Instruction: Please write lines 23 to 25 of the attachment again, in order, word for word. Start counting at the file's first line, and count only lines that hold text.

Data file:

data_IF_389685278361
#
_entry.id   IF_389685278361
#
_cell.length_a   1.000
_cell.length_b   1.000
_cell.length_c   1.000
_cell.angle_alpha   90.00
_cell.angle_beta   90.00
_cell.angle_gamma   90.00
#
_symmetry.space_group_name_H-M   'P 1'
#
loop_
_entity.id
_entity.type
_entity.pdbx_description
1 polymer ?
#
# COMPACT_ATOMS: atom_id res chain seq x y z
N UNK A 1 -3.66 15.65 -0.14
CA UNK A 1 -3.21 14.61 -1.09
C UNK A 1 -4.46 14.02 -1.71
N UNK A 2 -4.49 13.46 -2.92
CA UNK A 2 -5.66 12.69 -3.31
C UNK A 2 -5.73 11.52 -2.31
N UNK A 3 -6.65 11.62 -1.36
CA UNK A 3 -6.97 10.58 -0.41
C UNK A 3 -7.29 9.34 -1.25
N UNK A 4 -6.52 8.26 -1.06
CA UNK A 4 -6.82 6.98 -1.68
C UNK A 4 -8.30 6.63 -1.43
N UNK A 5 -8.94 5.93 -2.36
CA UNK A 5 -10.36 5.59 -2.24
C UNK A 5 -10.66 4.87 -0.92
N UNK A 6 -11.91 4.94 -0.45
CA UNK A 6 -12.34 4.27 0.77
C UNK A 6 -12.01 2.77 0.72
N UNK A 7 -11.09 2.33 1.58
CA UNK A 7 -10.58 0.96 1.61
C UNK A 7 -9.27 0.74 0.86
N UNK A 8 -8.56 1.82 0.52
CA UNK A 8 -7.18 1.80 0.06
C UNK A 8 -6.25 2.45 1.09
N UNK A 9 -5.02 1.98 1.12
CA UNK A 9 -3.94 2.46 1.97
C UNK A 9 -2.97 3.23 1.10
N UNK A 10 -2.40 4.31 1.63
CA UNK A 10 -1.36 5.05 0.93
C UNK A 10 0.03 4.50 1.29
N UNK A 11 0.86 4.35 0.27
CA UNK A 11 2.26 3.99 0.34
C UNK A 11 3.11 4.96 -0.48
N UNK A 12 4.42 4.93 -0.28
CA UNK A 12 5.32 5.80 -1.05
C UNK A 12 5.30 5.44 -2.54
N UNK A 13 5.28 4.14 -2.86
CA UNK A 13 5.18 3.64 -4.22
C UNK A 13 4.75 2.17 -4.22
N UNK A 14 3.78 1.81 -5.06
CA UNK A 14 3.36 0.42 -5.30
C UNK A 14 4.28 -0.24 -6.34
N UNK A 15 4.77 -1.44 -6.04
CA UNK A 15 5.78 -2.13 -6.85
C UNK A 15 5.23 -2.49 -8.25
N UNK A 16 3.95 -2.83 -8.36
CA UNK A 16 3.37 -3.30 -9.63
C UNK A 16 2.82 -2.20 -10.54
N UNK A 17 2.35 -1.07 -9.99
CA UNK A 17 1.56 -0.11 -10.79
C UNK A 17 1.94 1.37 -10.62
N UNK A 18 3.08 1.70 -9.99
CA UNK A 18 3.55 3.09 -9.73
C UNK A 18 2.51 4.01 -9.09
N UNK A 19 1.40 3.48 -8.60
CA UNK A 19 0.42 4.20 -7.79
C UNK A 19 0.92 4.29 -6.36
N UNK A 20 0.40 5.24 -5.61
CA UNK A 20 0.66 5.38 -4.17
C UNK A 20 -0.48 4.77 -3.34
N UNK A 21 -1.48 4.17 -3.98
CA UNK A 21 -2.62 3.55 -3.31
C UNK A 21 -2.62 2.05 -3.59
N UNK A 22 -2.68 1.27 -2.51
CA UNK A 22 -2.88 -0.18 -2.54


C UNK A 1 -4.46 14.02 -1.71
N UNK A 2 -4.49 13.46 -2.92
CA UNK A 2 -5.66 12.69 -3.31